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The second May ministry was formed on 11 June 2017 after Queen Elizabeth II invited Theresa May to form a government following the June 2017 snap general election. The election resulted in a hung parliament with the Conservative Party losing its majority in the House of Commons. On 9 June 2017, May announced her intention to form a Conservative minority government, reliant on the confidence and supply of the Democratic Unionist Party; a finalised agreement between the two parties was signed and published on 26 June 2017. [30] [31]


The 2017 snap election resulted in a hung parliament, with the Conservative Party holding the most seats in the House of Commons, but without an overall majority. The DUP had suggested it would be able to provide a coalition or confidence and supply arrangement depending on negotiations. [32] Theresa May, incumbent Conservative prime minister, announced her intention on 9 June 2017 to form a new minority government with support from the DUP. [33] Both parties have signalled that this support will be in the form of a confidence and supply agreement, rather than a formal coalition. There has been a formal legal challenge, claiming the agreement between the Tories and the DUP contravenes the Good Friday Agreement and the Bribery Act. [34]

On 10 June, a survey of 1,500 ConservativeHome readers found that almost two-thirds of Conservative Party members wanted Theresa May to resign. [35] A YouGov poll of 1,720 adults for the Sunday Times had 48% saying Theresa May should resign, with 38% against. [36] A Survation poll of 1,036 adults online for the Mail on Sunday had 49% of people wanting her resignation, with 38% against. [36]

On 10 June 2017, 10 Downing Street issued a statement that a Conservative–DUP agreement was reached in principle. [1] A few hours later, the statement was retracted when it was said that it had been "issued in error" and that talks between the Conservative Party and DUP were still ongoing. [2] Former Prime Minister, John Major is concerned that a deal between the Conservatives and DUP could endanger the Northern Irish peace process. [3]

On 11 June 2017, former Chancellor of the Exchequer George Osborne described May as a "dead woman walking". [4] David Lidington disagrees. [5] Senior Labour politicians stated that they plan to challenge the Conservative minority government early and to put forward alternative policies in the reply to the Queen's Speech. Jeremy Corbyn said he believed there is a majority in parliament for many issues on which Labour "is sympathetic", giving as examples the repeal of the Under-occupancy penalty ('bedroom tax'), and maintaining the triple lock on pensions and the winter fuel allowance. In an interview conducted on 11 June, Corbyn stated that he expected another election to be held within a year. [6] [7]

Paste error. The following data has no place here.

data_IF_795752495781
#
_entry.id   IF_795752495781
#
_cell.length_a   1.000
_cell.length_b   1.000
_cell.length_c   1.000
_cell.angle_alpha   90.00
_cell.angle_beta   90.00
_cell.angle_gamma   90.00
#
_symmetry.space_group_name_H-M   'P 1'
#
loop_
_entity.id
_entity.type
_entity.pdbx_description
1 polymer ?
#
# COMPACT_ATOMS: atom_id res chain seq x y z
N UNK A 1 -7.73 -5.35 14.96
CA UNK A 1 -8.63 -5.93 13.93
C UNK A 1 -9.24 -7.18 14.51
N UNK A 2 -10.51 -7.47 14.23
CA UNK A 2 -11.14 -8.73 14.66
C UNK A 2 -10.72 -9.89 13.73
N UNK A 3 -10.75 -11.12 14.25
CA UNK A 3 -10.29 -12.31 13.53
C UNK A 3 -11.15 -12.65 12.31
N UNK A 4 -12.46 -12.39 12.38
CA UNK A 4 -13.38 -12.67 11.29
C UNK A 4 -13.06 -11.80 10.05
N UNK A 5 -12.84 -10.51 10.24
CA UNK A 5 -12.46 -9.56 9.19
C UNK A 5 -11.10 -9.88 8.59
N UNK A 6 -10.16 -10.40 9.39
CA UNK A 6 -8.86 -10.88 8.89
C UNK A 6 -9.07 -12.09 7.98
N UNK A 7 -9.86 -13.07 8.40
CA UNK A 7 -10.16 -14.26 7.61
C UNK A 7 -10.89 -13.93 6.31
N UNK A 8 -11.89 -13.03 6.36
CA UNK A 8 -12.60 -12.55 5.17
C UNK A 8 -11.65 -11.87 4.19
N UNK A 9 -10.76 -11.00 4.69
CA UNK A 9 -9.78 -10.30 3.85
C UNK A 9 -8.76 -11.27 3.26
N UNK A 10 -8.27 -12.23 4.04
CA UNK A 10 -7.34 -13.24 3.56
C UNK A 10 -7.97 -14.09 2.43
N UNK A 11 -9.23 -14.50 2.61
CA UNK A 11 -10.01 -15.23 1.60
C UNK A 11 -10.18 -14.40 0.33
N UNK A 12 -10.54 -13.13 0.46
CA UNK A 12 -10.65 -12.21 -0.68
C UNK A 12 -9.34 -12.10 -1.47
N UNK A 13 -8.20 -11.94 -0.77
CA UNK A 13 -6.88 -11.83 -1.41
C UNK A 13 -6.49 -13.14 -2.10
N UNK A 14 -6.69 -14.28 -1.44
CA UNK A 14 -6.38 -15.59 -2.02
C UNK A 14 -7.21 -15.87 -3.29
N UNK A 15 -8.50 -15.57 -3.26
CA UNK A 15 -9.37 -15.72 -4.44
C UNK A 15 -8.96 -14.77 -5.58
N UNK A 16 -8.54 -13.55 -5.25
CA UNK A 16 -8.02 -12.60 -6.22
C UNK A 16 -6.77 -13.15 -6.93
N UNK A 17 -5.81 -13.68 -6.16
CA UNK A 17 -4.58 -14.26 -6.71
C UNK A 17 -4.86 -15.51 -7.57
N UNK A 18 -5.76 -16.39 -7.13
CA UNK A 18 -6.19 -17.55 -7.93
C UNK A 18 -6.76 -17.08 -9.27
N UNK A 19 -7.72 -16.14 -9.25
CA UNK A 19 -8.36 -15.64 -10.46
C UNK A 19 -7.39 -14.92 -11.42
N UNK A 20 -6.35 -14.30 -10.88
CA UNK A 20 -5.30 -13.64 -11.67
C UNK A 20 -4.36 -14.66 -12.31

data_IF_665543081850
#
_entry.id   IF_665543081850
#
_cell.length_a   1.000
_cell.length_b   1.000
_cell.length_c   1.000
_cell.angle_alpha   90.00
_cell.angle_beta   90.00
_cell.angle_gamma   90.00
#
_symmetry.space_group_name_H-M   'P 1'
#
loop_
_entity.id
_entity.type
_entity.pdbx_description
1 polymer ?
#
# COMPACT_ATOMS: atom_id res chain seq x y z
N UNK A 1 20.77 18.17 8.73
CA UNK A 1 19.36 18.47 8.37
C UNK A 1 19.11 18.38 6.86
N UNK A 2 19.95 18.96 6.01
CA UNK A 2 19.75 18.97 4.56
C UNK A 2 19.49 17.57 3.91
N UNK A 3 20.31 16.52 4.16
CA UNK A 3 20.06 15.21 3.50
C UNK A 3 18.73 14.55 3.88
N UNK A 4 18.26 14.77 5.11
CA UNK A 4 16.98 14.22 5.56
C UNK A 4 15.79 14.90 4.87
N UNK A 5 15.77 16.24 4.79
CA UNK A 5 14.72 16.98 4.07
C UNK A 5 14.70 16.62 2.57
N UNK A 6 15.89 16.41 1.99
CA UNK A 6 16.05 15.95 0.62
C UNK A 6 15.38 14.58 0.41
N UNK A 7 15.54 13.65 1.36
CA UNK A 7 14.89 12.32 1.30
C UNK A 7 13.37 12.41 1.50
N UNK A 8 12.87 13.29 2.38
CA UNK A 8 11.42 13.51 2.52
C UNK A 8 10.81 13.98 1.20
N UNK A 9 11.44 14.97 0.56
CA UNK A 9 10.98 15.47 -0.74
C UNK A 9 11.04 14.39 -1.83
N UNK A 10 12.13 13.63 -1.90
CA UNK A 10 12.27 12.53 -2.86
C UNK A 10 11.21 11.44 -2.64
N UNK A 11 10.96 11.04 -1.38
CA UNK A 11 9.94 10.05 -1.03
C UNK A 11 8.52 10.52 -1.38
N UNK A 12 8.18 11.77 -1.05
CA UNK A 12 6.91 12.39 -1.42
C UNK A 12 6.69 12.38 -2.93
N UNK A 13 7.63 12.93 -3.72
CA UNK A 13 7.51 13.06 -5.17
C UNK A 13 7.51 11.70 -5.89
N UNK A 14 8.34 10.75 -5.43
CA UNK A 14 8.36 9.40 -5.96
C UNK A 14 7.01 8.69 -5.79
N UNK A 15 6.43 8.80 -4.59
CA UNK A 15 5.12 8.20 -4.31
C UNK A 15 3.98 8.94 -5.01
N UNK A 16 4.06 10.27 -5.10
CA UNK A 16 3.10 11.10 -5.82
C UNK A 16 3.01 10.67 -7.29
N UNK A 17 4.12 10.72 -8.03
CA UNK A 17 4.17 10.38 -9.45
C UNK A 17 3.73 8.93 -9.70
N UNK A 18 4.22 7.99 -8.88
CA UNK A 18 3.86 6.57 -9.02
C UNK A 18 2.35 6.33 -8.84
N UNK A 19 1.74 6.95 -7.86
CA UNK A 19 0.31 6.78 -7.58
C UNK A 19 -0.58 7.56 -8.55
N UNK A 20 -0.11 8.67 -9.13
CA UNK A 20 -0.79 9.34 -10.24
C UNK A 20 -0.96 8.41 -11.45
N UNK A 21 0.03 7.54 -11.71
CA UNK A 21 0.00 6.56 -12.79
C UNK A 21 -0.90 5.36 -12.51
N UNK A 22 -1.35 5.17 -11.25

Michael Gove said the minority government will probably reduce austerity and increase spending on public services. [8] Stephen Bush of the New Statesman also expects less austerity. Bush notes if voters feel there is continued austerity in England, Scotland and Wales while the government spends generously in Northern Ireland to maintain the pact with the DUP then the Conservatives may become more unpopular. [9] The 1% pay cap on public sector workers is under review according to 10 Downing Street. [10] and increasing numbers of high ranking Conservatives want to end it. [11]

On the afternoon of 11 June, Theresa May finalised the composition of her cabinet.

On 3 July 2017, polls suggested May's popularity had dropped drastically since the election on 8 June.

May reshuffled her cabinet on 8–9 January 2018. [17]


  • After it was revealed that Priti Patel held unsanctioned meetings with Israeli politicians and officials whilst on a family holiday, thereby violating the Ministerial Code, she was forced to resign from her post of International Development Secretary on 8 November 2017. [24] She was replaced by Penny Mordaunt. [25]
  • Following an inquiry that found that he had violated the Ministerial Code, Damian Green resigned from his post on 20 December 2017. [26]

List of ministers

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